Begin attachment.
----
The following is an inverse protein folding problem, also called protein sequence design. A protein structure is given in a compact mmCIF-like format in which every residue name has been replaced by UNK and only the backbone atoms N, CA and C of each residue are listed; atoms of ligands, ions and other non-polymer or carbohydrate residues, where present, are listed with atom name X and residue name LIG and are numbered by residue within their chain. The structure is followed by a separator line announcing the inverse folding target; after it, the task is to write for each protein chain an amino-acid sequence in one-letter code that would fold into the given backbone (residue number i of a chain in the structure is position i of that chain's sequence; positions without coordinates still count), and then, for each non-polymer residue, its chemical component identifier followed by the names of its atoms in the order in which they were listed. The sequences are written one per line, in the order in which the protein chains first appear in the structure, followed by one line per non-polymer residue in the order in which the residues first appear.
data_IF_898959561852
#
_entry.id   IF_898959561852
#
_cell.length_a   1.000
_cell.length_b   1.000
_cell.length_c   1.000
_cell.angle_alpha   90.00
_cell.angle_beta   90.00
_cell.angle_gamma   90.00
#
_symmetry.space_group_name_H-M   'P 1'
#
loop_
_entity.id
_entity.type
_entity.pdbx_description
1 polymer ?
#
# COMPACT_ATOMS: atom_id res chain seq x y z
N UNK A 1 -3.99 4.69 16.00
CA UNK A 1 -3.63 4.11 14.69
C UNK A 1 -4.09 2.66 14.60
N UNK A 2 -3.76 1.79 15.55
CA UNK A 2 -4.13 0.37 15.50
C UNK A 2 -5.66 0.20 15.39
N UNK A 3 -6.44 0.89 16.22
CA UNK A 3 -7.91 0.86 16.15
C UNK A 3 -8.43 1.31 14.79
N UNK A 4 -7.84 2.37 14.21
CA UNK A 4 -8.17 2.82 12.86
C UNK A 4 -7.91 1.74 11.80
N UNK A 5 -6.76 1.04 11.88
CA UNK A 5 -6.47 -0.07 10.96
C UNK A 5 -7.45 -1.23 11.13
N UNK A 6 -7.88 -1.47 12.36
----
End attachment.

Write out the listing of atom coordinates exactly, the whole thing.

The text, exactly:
The following is an inverse protein folding problem, also called protein sequence design. A protein structure is given in a compact mmCIF-like format in which every residue name has been replaced by UNK and only the backbone atoms N, CA and C of each residue are listed; atoms of ligands, ions and other non-polymer or carbohydrate residues, where present, are listed with atom name X and residue name LIG and are numbered by residue within their chain. The structure is followed by a separator line announcing the inverse folding target; after it, the task is to write for each protein chain an amino-acid sequence in one-letter code that would fold into the given backbone (residue number i of a chain in the structure is position i of that chain's sequence; positions without coordinates still count), and then, for each non-polymer residue, its chemical component identifier followed by the names of its atoms in the order in which they were listed. The sequences are written one per line, in the order in which the protein chains first appear in the structure, followed by one line per non-polymer residue in the order in which the residues first appear.
data_IF_898959561852
#
_entry.id   IF_898959561852
#
_cell.length_a   1.000
_cell.length_b   1.000
_cell.length_c   1.000
_cell.angle_alpha   90.00
_cell.angle_beta   90.00
_cell.angle_gamma   90.00
#
_symmetry.space_group_name_H-M   'P 1'
#
loop_
_entity.id
_entity.type
_entity.pdbx_description
1 polymer ?
#
# COMPACT_ATOMS: atom_id res chain seq x y z
N UNK A 1 -3.99 4.69 16.00
CA UNK A 1 -3.63 4.11 14.69
C UNK A 1 -4.09 2.66 14.60
N UNK A 2 -3.76 1.79 15.55
CA UNK A 2 -4.13 0.37 15.50
C UNK A 2 -5.66 0.20 15.39
N UNK A 3 -6.44 0.89 16.22
CA UNK A 3 -7.91 0.86 16.15
C UNK A 3 -8.43 1.31 14.79
N UNK A 4 -7.84 2.37 14.21
CA UNK A 4 -8.17 2.82 12.86
C UNK A 4 -7.91 1.74 11.80
N UNK A 5 -6.76 1.04 11.88
CA UNK A 5 -6.47 -0.07 10.96
C UNK A 5 -7.45 -1.23 11.13
N UNK A 6 -7.88 -1.47 12.36